A few years ago, the editorial board at LSE hatched the idea of “choose your own adventure” guides to literature on high-interest teaching topics, such as group work and writing test questions. The idea was to provide LSE readers—who are a mix of people who teach biology and related sciences, people who do discipline-based education research, and people who do both—easy access to papers that address questions about common teaching practices.
The journal put out a call for applications for people who wanted to create the feature. I thought it sounded like a great idea and applied, and a few months later was lucky enough to learn that I got to partner with Kristy Wilson in this venture. Since then, we’ve created three guides, with a fourth almost ready to go. We made some really intentional design decisions about that I think are worth sharing and getting feedback on:
- Each guide has a concept map-like landing page that identifies the core elements of the topic (as least as we define it, which is definitely one of the challenges of constructing the guides). For example, the guide on Group Work has “nodes” labeled Benefits, Definitions, and Underpinnings; Choosing Group Characteristics; Task Structure; etc (see the picture above). We think that this way of displaying the core elements is a readily digestible entrée into the topic—if I’m interested in what the literature says about group size, then I can immediately find and click on this node.
- When readers click on a given node, they see two things: bulleted statements that summarize what the literature says about that topic, and summaries of papers that support those statements. There are a several design decisions that Kristy and I made here. First, we thought the bulleted statements would give busy instructors the take-home messages that we think can be taken from the literature. Second, we decided to write the summaries of the articles to include the kind of information that we think readers would need to know whether the study matched their context, such as the size of the study, the students that were included, and the analysis that was done. Third, and very importantly, we included links to the articles themselves. Although we know our readers are busy, we also think they like to make judgements for themselves about what research says! Fourth, we decided to favor papers that focus on college-age students, but we have included papers from a variety of disciplines (not just biology, and not even just science).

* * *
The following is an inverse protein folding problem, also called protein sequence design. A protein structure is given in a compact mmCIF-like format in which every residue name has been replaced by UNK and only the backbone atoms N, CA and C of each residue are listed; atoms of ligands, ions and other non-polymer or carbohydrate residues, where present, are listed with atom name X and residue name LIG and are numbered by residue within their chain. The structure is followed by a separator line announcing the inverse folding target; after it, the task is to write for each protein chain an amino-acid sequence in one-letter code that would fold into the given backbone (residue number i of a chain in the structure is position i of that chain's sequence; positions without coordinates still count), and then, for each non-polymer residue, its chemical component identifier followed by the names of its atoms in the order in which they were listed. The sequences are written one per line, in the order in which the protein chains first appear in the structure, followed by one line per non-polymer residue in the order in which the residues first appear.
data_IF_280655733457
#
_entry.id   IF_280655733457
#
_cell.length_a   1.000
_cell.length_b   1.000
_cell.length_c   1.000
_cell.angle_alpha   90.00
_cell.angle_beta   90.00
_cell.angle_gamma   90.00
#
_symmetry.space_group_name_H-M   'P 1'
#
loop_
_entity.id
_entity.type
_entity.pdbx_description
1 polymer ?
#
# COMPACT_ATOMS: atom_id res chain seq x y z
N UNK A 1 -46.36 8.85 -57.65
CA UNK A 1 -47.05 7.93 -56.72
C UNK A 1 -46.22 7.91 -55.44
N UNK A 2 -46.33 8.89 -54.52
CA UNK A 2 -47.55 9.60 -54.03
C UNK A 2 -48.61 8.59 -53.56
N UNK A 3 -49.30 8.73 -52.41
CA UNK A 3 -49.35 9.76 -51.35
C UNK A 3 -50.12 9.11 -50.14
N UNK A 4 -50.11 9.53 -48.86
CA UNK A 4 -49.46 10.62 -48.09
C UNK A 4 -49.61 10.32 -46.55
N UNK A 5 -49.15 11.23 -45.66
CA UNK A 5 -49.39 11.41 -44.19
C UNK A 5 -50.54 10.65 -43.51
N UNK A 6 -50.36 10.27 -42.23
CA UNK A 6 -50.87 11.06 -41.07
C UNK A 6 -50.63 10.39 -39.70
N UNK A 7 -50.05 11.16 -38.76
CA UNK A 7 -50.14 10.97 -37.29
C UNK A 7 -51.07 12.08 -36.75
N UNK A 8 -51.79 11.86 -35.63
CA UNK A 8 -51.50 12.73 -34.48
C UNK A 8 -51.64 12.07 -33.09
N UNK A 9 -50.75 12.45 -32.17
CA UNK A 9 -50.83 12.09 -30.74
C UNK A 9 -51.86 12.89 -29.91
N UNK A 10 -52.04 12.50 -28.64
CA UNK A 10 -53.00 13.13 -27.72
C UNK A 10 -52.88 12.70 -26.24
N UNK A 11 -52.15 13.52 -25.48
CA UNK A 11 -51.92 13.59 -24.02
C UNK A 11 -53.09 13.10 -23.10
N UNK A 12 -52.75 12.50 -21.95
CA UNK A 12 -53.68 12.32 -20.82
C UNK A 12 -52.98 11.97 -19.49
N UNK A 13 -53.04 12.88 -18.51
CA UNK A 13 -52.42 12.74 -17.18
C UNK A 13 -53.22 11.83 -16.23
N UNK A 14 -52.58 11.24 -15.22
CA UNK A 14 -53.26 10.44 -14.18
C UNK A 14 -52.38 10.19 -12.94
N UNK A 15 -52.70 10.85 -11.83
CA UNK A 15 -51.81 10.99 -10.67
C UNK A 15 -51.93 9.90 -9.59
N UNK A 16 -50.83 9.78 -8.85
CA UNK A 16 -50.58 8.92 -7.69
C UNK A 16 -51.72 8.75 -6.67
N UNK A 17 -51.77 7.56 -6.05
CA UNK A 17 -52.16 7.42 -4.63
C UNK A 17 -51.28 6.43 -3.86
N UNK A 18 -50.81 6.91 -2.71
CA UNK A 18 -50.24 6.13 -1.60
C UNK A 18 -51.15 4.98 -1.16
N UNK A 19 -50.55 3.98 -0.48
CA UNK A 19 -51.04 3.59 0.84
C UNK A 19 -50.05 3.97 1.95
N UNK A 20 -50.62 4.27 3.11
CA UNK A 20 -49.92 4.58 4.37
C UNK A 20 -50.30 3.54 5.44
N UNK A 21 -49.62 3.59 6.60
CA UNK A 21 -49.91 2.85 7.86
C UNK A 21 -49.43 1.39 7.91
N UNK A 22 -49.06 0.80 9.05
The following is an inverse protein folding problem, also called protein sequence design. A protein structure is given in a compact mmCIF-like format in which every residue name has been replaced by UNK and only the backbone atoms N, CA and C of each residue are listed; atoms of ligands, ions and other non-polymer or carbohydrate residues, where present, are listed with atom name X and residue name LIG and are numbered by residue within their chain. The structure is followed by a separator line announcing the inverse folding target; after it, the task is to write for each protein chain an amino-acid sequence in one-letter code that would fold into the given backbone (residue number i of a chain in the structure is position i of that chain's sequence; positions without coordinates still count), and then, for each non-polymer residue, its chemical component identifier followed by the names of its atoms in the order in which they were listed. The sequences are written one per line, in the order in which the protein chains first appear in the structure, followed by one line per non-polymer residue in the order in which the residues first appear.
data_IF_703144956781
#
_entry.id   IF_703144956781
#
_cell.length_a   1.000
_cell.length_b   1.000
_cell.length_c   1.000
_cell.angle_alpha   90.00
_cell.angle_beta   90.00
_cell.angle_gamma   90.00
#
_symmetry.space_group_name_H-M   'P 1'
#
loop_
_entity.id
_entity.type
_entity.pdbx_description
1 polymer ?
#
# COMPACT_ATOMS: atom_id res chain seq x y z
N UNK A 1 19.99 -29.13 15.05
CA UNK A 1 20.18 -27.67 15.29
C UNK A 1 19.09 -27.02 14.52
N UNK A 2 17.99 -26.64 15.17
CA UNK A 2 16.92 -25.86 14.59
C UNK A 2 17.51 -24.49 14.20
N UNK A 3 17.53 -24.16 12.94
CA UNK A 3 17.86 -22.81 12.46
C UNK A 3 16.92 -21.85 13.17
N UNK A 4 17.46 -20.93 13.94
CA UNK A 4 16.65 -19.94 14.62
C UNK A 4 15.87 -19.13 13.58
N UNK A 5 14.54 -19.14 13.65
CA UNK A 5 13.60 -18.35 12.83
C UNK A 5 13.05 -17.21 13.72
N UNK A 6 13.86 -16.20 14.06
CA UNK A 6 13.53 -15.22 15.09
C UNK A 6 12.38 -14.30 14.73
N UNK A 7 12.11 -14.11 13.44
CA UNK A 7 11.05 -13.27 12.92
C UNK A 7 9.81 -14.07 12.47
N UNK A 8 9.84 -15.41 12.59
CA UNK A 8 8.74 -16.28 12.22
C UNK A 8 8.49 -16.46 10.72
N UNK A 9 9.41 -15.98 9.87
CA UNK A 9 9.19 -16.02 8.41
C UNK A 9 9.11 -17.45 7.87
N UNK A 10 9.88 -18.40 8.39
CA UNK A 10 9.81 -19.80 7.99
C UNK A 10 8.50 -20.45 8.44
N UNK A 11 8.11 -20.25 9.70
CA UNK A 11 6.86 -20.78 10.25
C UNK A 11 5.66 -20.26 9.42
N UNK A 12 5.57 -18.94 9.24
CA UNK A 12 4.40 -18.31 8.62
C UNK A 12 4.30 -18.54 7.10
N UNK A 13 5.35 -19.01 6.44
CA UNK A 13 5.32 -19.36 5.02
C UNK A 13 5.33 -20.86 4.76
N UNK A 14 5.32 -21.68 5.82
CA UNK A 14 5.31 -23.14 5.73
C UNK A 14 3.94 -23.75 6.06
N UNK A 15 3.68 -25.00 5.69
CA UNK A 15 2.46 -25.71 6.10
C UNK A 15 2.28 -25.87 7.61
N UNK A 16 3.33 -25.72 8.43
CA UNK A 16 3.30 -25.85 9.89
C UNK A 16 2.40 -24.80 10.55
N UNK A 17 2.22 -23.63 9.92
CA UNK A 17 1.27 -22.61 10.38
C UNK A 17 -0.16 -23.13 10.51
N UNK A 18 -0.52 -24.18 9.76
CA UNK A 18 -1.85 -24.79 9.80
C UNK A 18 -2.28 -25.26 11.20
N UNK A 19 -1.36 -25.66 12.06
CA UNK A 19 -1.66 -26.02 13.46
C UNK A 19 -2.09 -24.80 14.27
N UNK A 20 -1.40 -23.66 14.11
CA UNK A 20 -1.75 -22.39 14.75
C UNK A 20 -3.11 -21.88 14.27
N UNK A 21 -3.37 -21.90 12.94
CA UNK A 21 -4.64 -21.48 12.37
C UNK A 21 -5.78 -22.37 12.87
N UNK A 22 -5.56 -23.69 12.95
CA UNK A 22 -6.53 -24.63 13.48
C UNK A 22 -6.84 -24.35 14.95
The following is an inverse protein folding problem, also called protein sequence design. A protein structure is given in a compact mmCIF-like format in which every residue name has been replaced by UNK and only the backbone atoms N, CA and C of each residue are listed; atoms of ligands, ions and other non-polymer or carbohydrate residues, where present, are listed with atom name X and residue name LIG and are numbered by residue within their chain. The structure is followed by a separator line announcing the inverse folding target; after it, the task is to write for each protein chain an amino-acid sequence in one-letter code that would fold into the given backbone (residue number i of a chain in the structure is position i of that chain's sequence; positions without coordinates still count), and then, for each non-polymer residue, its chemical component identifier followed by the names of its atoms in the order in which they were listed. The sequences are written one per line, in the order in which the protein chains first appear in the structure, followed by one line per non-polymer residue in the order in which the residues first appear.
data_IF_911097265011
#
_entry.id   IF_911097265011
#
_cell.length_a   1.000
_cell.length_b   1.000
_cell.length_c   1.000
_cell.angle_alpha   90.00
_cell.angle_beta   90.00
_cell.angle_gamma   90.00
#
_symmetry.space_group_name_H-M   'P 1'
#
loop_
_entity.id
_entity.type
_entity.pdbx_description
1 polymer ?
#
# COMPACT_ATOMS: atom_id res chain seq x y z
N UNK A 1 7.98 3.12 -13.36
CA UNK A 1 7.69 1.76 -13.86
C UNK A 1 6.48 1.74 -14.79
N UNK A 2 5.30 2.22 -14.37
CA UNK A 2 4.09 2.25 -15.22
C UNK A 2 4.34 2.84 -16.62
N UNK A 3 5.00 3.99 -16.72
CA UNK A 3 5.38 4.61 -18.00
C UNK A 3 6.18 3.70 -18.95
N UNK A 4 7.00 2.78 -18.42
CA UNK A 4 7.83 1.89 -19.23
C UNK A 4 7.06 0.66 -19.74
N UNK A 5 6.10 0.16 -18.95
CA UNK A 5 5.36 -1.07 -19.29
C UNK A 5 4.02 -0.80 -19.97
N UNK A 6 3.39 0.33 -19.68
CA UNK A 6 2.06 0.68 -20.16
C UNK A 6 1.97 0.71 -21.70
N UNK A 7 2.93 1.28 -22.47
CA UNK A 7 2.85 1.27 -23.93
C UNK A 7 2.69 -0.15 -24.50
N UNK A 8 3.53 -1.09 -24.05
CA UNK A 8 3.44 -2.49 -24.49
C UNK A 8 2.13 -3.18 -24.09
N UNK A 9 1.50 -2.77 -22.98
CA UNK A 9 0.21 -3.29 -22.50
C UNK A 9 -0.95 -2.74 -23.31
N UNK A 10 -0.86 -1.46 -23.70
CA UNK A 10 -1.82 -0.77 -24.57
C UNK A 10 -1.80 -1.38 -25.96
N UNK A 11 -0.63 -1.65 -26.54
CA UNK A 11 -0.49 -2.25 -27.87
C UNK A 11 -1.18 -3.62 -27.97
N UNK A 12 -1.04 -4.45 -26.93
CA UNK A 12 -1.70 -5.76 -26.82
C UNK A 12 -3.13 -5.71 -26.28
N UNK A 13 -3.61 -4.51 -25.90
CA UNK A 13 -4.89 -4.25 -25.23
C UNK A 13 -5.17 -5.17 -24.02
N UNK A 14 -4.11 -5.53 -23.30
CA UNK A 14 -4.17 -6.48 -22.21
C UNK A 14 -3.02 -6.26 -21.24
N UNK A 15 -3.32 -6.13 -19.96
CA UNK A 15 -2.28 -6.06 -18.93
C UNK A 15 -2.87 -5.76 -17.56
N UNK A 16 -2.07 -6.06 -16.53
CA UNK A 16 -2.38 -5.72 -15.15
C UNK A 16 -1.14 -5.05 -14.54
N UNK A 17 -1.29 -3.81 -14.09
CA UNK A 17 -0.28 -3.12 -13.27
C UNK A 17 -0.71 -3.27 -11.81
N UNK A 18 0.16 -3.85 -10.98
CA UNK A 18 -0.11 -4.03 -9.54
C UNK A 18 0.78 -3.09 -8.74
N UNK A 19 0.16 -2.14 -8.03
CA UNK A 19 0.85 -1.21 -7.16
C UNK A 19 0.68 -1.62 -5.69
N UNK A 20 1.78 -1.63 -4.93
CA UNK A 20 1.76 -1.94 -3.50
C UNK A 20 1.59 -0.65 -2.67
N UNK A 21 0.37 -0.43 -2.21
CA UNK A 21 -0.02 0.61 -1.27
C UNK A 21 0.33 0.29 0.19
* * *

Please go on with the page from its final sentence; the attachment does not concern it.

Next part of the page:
- On each guide, one of the nodes links to an Instructor Checklist pdf. We thought that readers might value being able to easily print a summary of the guide for quick reference.
- Each guide is accompanied by a short introductory paper that appears in LSE. These papers not only describe the guide and serve as a way to announce that it is available to LSE readers, they also include what we see as open research questions related to the guide topic.
So far, we have completed guides on Group Work (with Peggy Brickman; introductory paper), Peer Instruction (with Jenny Knight; introductory paper), and Inclusive Teaching (with Bryan Dewsbury; introductory paper), and Kristy’s guide on Modeling in the Classroom (with Tammy Long, Jennifer Momsen, Elena Bray Speth, and Sara Wyse) is under review.
We’ve gotten some love for the guides—each one has had 1500-6000 unique page views, and Google Analytics suggest that people find the elements that are most directly related to teaching to be the most useful. They are a lot of work to put together, though, and I think it’s worth considering whether this is a different and useful way to share literature on teaching and learning. And if so, which of our design decisions are helpful, and which should we reconsider? And what other guides would be valuable?
We’d love to hear what you think.